A hullabaloo has arisen over a secretly negotiated anti-drug proposal that would include new U.S. funds for Mexican and Central American security forces.
The deal, finalized in a meeting in Merida, the capital of Mexico’s Yucatan state, was announced Oct. 22 by President Bush. Under its terms, the U.S. is to give an initial $500 million to Mexico and another $50 million to the Central American nations to beef up their drug-, crime- and terrorism-fighting capacity. The total would reach $1.4 billion over three years.
Mexican legislators were upset that President Felipe Calderon had asked Bush for the money without their permission. They were not soothed by the Calderon administration’s response that since it is all U.S. money, their authorization was not legally required beforehand.
Progressive activists in Mexico are worried about the consequences of the “Merida Initiative” for civil rights and national sovereignty. Some are calling it “Plan Mexico,” a term the government rejects because it sounds so much like “Plan Colombia,” the massive U.S. intervention on the side of right-wing President Alvaro Uribe in that country’s civil war.
A country where living standards of many people have declined sharply in recent years, Mexico is boiling with civil conflicts, ranging from multiple foci of labor unrest to long-running conflicts in the southern states of Oaxaca and Chiapas.
Upon taking power after a questionable electoral victory over left-leaning Mexico City Mayor Andres Manuel Lopez Obrador last year, Calderon, of the right-wing National Action Party, quickly mobilized the Mexican army to strike spectacular blows against the drug cartels. This strategy has U.S. support and also some internal popularity. But “La mano dura” (“the firm hand”) against crime in Latin America has a tendency to be turned against political dissidence.
And the Mexican army, like the various police agencies, does not have clean hands and is not apolitical. In 1996, then-President Ernesto Zedillo appointed army Major General Jesus Gutierrez Rebollo as the new drug czar. The general quickly pounced on the Tijuana cartel. But then it was discovered he was being paid off by the Juarez cartel, whose leaders were grateful to him for wiping out their competition. And a group of Mexican army special anti-drug operations officers trained at Fort Benning, Ga., ended up setting up their own violent drug operation.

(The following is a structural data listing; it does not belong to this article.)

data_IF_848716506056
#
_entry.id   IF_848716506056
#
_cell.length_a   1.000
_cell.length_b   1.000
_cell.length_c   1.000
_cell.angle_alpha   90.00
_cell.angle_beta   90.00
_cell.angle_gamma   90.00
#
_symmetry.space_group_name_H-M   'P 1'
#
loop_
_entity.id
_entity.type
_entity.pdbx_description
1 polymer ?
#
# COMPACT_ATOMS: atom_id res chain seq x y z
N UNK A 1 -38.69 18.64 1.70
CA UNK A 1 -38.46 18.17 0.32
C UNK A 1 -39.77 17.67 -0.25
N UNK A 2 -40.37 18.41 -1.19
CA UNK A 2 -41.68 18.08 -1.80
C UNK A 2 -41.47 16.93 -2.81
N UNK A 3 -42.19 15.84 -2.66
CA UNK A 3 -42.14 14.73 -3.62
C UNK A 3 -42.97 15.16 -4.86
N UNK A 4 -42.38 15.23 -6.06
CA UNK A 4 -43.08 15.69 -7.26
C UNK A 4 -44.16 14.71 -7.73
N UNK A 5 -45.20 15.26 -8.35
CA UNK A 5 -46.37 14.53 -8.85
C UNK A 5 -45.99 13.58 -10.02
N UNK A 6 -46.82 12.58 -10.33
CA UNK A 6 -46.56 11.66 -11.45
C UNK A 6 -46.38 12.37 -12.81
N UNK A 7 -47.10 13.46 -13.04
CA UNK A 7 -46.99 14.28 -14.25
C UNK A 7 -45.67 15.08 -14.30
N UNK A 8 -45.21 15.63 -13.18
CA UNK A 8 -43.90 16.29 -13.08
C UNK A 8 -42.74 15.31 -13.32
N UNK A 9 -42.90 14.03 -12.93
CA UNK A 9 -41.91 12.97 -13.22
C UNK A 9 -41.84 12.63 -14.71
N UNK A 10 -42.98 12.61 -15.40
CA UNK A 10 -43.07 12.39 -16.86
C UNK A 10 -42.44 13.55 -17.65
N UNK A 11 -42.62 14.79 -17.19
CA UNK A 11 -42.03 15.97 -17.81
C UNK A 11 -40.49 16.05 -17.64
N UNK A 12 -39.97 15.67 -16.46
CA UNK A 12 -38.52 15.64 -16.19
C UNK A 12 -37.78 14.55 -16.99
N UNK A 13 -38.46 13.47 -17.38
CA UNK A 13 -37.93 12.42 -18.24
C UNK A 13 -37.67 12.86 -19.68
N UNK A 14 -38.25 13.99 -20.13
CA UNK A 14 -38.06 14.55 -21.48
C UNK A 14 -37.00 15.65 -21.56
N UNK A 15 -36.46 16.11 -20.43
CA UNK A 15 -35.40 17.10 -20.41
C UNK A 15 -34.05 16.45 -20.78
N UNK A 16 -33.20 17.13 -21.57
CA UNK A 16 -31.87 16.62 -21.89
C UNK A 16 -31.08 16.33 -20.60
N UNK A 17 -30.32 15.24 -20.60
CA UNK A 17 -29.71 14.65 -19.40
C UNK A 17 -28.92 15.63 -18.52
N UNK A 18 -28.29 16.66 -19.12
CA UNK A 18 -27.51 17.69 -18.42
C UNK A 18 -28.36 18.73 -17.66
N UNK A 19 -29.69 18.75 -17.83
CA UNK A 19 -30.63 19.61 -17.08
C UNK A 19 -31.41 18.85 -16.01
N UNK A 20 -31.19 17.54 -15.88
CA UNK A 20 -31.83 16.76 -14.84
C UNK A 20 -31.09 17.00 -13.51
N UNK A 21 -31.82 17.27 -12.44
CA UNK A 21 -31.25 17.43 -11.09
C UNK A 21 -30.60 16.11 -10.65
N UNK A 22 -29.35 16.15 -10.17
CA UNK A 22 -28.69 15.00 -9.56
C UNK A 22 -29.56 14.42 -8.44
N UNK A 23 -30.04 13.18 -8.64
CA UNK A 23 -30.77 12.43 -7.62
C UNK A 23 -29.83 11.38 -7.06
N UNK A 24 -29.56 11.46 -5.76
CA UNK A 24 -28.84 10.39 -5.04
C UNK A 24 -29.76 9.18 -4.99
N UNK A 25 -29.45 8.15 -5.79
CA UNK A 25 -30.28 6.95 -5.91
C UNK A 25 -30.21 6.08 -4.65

The Merida Initiative has to be seen in the context of the Security and Prosperity Partnership (SPP), a process of economic and security integration involving Mexico, the U.S. and Canada that began in 2005.
The SPP’s purpose is to strengthen the support mechanisms of the North American Free Trade Agreement (NAFTA) by increasing coordination and investment in superstructure and security coordination among the three countries. It also was initiated without authorization of their legislatures, and is run by committees of big businesspeople, evidently to evade democratic accountability.
There are serious worries in Canada and Mexico that the SPP will allow U.S. imperialism to tighten its grip on its two neighbors, besides making sure Mexico does not begin to explore integration into the Bolivarian Alternatives for the Americas, the anti-imperialist economic integration project initiated by Venezuelan President Hugo Chavez.
Though protests against the SPP and now the Merida Initiative have arisen from the left in Canada and Mexico, they have mostly caused hyperventilation among the far right in the United States. While progressives in Mexico and Canada have seen the SPP as an imperialist power grab by the Bush administration, anti-immigrant circles in the U.S. are yelling about a Mexico-Canadian takeover of our country. This coincides with lurid racist propaganda about (imaginary) Mexican plans for a “reconquista” (“reconquest”) via an “immigrant invasion” of Southwestern states.
On Nov. 14 the House Foreign Affairs Committee held public hearings on the Merida Initiative. The Bush administration got pounded by both the Democrats and the far-right Republicans. Anti-Mexican representative Tom Tancredo (R-Colo.) declared that the Mexican government could not be expected to fight against the drug cartels because Mexico is one big drug cartel.
Committee chair Tom Lantos (D-Calif.) sharply criticized the Bush administration for its underhanded negotiation of the arrangement, adding, “The administration’s focus is on the symptom — the massive flow of drugs from Latin America to the United States — rather than the cure, which would clearly be long-term, balanced economic development in the region.”